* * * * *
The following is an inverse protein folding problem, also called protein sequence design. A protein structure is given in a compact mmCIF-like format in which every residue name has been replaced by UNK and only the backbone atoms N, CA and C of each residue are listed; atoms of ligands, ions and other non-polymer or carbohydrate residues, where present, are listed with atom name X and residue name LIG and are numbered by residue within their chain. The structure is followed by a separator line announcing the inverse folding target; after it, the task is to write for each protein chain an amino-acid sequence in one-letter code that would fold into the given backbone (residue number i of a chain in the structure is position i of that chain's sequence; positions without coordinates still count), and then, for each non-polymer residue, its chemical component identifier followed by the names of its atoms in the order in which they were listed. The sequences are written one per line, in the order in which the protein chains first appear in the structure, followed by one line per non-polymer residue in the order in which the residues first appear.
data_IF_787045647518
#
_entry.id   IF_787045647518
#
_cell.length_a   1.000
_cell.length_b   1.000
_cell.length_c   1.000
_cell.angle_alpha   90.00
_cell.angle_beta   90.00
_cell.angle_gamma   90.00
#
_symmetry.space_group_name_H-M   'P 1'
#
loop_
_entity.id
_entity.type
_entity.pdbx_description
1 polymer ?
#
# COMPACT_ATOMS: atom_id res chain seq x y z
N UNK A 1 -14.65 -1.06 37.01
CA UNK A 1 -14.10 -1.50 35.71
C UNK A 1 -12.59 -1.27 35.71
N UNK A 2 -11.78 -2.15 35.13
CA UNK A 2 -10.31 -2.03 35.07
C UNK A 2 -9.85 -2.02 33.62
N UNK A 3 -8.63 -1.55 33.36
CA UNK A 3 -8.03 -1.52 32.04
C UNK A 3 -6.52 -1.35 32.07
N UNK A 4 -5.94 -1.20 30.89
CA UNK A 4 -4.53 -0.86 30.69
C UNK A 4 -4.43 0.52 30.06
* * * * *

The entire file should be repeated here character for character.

The following is an inverse protein folding problem, also called protein sequence design. A protein structure is given in a compact mmCIF-like format in which every residue name has been replaced by UNK and only the backbone atoms N, CA and C of each residue are listed; atoms of ligands, ions and other non-polymer or carbohydrate residues, where present, are listed with atom name X and residue name LIG and are numbered by residue within their chain. The structure is followed by a separator line announcing the inverse folding target; after it, the task is to write for each protein chain an amino-acid sequence in one-letter code that would fold into the given backbone (residue number i of a chain in the structure is position i of that chain's sequence; positions without coordinates still count), and then, for each non-polymer residue, its chemical component identifier followed by the names of its atoms in the order in which they were listed. The sequences are written one per line, in the order in which the protein chains first appear in the structure, followed by one line per non-polymer residue in the order in which the residues first appear.
data_IF_787045647518
#
_entry.id   IF_787045647518
#
_cell.length_a   1.000
_cell.length_b   1.000
_cell.length_c   1.000
_cell.angle_alpha   90.00
_cell.angle_beta   90.00
_cell.angle_gamma   90.00
#
_symmetry.space_group_name_H-M   'P 1'
#
loop_
_entity.id
_entity.type
_entity.pdbx_description
1 polymer ?
#
# COMPACT_ATOMS: atom_id res chain seq x y z
N UNK A 1 -14.65 -1.06 37.01
CA UNK A 1 -14.10 -1.50 35.71
C UNK A 1 -12.59 -1.27 35.71
N UNK A 2 -11.78 -2.15 35.13
CA UNK A 2 -10.31 -2.03 35.07
C UNK A 2 -9.85 -2.02 33.62
N UNK A 3 -8.63 -1.55 33.36
CA UNK A 3 -8.03 -1.52 32.04
C UNK A 3 -6.52 -1.35 32.07
N UNK A 4 -5.94 -1.20 30.89
CA UNK A 4 -4.53 -0.86 30.69
C UNK A 4 -4.43 0.52 30.06